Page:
In Closed Door Session, Historical Commission Members Vote To Uphold Demolition Permit For Assumption

 

Photo: Matthew Christopher

Photo: Matthew Christopher

The Philadelphia Historical Commission met in an executive session before today’s monthly meeting to discuss the pending demolition case of the Church of the Assumption on Spring Garden Street. After forty minutes, the board officially convened and delivered its opinion that the demolition permit is valid for the present owner.

The Commission chair, Sam Sherman, Jr., stated that the Commission agreed unanimously that the permit, issued to the present owner, John Wei of MJ Central Investments, is subject to the building, not the ownership (for insight on what that means, click HERE), and should be upheld by the Board of L&I Review, which had requested its opinion on the matter on Tuesday.

Sherman clarified that the opinion is just that, an opinion, and that L&I Review retains jurisdiction over the appeal of the permit.

Also present at the session, held behind closed doors, were executive director Jonathan Farnham and City solicitor Andrew Ross. Testimony from the appealing attorney, Samuel Stretton, was also considered in the session, according to Sherman. However, Stretton was not permitted to register his objection to the opinion on record, and no public comments on the case were heard by the board.

The Commission then proceeded to take up its previously scheduled agenda.

Following the opinion, disappointment from preservationists was mixed with some surprise at the way the outcome was reached.

“They [the board members] didn’t say much in there,” noted Andrew Palewski, the Callowhill resident who has been fighting to save the church since its earliest threats of demolition. “It’s not surprising that they decided the way they did, but I would have hoped that they would have offered some supportive arguments.”

Stretton, who is representing the Callowhill Neighborhood Association, said that he is prepared to continue his appeal to the Court of Common Pleas if the L&I Review Board upholds the demolition permit.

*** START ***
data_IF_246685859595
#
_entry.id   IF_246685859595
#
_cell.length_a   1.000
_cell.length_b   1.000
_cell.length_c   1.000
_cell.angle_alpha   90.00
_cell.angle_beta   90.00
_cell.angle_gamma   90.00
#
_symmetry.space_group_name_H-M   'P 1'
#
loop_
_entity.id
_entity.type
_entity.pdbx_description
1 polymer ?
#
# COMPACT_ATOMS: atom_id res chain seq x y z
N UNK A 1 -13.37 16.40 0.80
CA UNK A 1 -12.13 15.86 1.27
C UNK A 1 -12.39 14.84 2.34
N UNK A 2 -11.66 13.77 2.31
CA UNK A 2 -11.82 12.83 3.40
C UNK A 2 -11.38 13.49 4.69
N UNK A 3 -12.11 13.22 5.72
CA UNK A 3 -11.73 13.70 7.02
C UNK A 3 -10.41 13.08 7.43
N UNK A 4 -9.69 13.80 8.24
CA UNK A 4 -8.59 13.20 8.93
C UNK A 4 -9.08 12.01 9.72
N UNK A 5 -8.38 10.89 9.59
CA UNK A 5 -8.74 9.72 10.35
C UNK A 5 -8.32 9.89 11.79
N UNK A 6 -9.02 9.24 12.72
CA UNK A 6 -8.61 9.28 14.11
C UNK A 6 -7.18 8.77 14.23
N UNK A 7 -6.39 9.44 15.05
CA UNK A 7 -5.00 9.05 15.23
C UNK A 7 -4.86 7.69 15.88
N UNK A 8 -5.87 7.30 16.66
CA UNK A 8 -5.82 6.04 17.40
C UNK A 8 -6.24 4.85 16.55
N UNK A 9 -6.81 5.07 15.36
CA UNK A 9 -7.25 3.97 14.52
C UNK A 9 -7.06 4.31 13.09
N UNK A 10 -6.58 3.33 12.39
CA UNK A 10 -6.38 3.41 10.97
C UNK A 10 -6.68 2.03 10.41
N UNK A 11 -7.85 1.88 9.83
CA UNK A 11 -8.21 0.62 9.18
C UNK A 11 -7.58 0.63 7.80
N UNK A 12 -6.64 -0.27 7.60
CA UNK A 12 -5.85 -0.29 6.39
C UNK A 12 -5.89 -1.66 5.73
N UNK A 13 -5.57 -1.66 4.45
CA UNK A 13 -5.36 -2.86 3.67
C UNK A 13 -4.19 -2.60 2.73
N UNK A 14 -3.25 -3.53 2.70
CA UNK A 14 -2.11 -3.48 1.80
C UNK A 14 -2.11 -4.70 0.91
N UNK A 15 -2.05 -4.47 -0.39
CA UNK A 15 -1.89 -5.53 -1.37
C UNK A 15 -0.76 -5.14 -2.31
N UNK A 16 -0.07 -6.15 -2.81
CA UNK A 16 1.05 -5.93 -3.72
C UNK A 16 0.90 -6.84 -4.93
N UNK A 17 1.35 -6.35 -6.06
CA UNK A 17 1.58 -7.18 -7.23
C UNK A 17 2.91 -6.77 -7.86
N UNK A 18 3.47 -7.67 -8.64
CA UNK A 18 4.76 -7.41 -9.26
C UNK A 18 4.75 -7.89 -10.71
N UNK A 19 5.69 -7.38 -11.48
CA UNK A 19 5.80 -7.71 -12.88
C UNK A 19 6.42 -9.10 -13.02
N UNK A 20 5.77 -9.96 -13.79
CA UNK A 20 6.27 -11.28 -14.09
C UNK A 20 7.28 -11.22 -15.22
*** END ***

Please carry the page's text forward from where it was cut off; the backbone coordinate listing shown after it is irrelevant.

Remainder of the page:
“This is the first time, to my knowledge, that the Historical Commission has approved a permit during an appeal,” he said, referring to the the granting of Wei’s permit following the Common Pleas October ruling despite Stretton’s pending appeal to the Commonwealth Court.

He held firm to his argument from Tuesday’s Board hearing that the approval of demolition based on financial hardship only applies to Siloam, the nonprofit AIDS wellness organization that no longer owns the church. “It is Mr. Wei’s burden to show that he has a hardship. He can’t.”

Neither Wei nor his attorney, Carl Primavera, were present at the meeting. Andrew Ross could not be reached for immediate comment.

About the author

Christopher Mote covers stories of preservation, planning, zoning and development. He lives in South Philadelphia and has a special fondness for brownstone churches and mansard roofs.

Send him a message at: motecw[at]hotmail[dot]com



11 Comments


  1. Historical Commission?? HISTORICAL?! What a friggin’ joke! Shame on you!~

    • That’s exactly how I feel! Can anyone remember a building that the Historical Commision has actuaaly saved from demolition?